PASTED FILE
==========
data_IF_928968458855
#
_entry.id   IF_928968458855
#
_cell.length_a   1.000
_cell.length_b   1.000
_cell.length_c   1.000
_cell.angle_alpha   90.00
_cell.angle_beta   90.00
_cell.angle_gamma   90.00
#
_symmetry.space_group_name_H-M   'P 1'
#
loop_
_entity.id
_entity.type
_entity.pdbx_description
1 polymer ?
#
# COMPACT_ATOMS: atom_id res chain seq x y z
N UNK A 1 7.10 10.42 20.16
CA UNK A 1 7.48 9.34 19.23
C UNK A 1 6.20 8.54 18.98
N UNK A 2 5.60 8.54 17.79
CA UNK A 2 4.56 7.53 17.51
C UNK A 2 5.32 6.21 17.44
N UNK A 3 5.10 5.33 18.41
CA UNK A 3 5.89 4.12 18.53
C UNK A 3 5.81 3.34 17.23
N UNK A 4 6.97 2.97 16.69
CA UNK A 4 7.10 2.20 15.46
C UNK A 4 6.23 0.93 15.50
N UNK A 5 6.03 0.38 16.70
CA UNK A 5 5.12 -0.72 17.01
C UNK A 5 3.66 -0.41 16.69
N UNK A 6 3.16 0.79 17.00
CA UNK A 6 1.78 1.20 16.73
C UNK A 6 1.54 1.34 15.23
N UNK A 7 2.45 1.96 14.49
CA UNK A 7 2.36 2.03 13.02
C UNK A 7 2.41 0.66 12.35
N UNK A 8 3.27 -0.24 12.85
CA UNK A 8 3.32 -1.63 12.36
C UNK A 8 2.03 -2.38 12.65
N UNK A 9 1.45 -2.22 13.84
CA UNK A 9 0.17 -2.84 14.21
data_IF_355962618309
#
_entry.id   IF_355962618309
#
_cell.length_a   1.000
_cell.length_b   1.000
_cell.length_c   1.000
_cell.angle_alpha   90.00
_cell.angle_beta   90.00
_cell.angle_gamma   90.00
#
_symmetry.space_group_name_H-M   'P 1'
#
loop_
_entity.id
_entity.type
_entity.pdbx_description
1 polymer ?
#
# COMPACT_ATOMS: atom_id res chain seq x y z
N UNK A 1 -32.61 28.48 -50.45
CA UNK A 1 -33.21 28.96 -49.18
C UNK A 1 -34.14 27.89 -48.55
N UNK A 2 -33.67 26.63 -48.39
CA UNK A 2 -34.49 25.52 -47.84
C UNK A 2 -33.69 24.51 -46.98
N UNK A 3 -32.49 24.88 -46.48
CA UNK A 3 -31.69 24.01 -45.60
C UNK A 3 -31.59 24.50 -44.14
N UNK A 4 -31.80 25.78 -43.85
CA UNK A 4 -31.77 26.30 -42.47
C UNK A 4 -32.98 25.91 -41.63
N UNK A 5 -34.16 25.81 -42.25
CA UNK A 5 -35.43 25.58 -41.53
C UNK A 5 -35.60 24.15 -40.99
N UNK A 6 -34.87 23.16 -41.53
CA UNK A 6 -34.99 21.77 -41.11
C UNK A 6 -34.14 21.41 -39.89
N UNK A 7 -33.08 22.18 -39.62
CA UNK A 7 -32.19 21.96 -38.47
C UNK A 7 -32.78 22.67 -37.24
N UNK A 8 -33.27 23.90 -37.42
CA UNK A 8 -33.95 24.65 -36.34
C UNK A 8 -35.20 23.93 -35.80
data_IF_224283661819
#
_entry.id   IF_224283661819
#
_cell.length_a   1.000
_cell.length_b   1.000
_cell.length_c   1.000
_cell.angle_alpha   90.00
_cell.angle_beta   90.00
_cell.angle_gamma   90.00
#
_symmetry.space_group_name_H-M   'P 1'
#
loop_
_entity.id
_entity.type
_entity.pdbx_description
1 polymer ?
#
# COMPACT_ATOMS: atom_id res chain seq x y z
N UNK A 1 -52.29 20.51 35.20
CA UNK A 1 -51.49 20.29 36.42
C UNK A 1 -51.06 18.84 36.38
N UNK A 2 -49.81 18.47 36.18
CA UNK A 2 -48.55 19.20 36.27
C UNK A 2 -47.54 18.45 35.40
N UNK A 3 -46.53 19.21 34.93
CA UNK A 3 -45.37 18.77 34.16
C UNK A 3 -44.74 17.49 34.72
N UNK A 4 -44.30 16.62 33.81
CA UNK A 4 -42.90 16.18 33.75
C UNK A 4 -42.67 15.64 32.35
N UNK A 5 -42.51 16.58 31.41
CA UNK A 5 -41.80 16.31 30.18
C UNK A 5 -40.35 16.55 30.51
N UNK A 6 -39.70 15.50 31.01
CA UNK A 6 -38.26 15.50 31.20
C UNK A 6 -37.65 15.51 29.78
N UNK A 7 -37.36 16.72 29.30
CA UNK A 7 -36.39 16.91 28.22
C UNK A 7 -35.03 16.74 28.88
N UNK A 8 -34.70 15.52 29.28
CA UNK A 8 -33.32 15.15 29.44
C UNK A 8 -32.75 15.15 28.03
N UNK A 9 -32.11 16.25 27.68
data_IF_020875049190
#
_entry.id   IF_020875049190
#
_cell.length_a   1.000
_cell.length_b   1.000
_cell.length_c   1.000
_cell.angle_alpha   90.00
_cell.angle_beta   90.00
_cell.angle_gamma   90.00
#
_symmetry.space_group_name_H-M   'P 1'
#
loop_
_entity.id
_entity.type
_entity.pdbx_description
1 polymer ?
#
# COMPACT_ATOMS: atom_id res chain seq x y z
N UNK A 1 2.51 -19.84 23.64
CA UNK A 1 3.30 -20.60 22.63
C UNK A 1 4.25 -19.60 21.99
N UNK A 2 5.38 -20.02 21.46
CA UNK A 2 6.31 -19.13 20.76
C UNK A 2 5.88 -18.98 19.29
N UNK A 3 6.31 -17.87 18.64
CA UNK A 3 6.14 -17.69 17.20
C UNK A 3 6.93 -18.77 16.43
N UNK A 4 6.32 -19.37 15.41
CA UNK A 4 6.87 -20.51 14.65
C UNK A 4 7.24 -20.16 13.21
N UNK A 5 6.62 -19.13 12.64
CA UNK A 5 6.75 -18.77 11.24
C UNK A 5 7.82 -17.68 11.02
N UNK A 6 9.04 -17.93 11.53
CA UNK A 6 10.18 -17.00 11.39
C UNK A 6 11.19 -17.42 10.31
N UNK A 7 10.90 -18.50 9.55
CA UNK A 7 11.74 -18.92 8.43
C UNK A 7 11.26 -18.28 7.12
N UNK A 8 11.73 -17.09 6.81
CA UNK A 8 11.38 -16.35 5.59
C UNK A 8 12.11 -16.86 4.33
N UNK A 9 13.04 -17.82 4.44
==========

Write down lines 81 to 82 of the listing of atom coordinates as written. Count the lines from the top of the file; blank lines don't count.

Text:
C UNK A 5 -35.60 24.15 -40.99
N UNK A 6 -34.87 23.16 -41.53